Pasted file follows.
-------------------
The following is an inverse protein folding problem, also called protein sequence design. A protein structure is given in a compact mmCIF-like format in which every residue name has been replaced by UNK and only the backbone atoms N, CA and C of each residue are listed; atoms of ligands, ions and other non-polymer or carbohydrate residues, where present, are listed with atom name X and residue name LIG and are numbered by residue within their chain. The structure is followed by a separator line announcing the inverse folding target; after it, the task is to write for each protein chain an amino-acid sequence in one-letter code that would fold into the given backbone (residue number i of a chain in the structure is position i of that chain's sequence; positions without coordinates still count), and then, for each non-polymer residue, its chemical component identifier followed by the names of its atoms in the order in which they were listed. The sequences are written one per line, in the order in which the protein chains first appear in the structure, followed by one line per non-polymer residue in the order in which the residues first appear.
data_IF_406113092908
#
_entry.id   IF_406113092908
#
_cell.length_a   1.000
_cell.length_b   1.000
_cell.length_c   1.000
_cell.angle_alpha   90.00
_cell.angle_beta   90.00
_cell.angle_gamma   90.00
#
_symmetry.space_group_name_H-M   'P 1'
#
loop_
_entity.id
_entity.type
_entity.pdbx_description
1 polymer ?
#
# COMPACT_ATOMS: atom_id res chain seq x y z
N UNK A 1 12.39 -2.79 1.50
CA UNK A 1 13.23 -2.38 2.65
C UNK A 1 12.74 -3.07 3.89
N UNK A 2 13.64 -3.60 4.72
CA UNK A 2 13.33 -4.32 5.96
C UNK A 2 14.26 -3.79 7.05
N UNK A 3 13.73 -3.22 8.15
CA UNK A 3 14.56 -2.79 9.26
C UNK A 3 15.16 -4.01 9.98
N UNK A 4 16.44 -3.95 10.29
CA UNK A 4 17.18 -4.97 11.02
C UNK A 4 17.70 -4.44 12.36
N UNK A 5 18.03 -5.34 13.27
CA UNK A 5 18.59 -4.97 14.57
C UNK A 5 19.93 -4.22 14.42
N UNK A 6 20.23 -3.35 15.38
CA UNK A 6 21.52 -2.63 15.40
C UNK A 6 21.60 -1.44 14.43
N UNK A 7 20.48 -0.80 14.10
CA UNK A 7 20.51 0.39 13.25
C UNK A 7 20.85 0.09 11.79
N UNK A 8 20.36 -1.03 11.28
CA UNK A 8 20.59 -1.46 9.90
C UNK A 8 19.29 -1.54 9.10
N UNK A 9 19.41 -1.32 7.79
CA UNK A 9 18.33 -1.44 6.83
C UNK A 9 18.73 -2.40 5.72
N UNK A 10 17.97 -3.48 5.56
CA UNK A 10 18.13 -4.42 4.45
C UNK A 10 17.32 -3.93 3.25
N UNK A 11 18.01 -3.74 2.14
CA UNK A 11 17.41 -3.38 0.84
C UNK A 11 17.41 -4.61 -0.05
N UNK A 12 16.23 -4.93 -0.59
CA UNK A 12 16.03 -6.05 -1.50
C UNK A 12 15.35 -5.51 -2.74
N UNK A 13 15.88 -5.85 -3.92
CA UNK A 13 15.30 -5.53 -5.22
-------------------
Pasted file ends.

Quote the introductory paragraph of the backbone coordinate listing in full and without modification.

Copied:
The following is an inverse protein folding problem, also called protein sequence design. A protein structure is given in a compact mmCIF-like format in which every residue name has been replaced by UNK and only the backbone atoms N, CA and C of each residue are listed; atoms of ligands, ions and other non-polymer or carbohydrate residues, where present, are listed with atom name X and residue name LIG and are numbered by residue within their chain. The structure is followed by a separator line announcing the inverse folding target; after it, the task is to write for each protein chain an amino-acid sequence in one-letter code that would fold into the given backbone (residue number i of a chain in the structure is position i of that chain's sequence; positions without coordinates still count), and then, for each non-polymer residue, its chemical component identifier followed by the names of its atoms in the order in which they were listed. The sequences are written one per line, in the order in which the protein chains first appear in the structure, followed by one line per non-polymer residue in the order in which the residues first appear.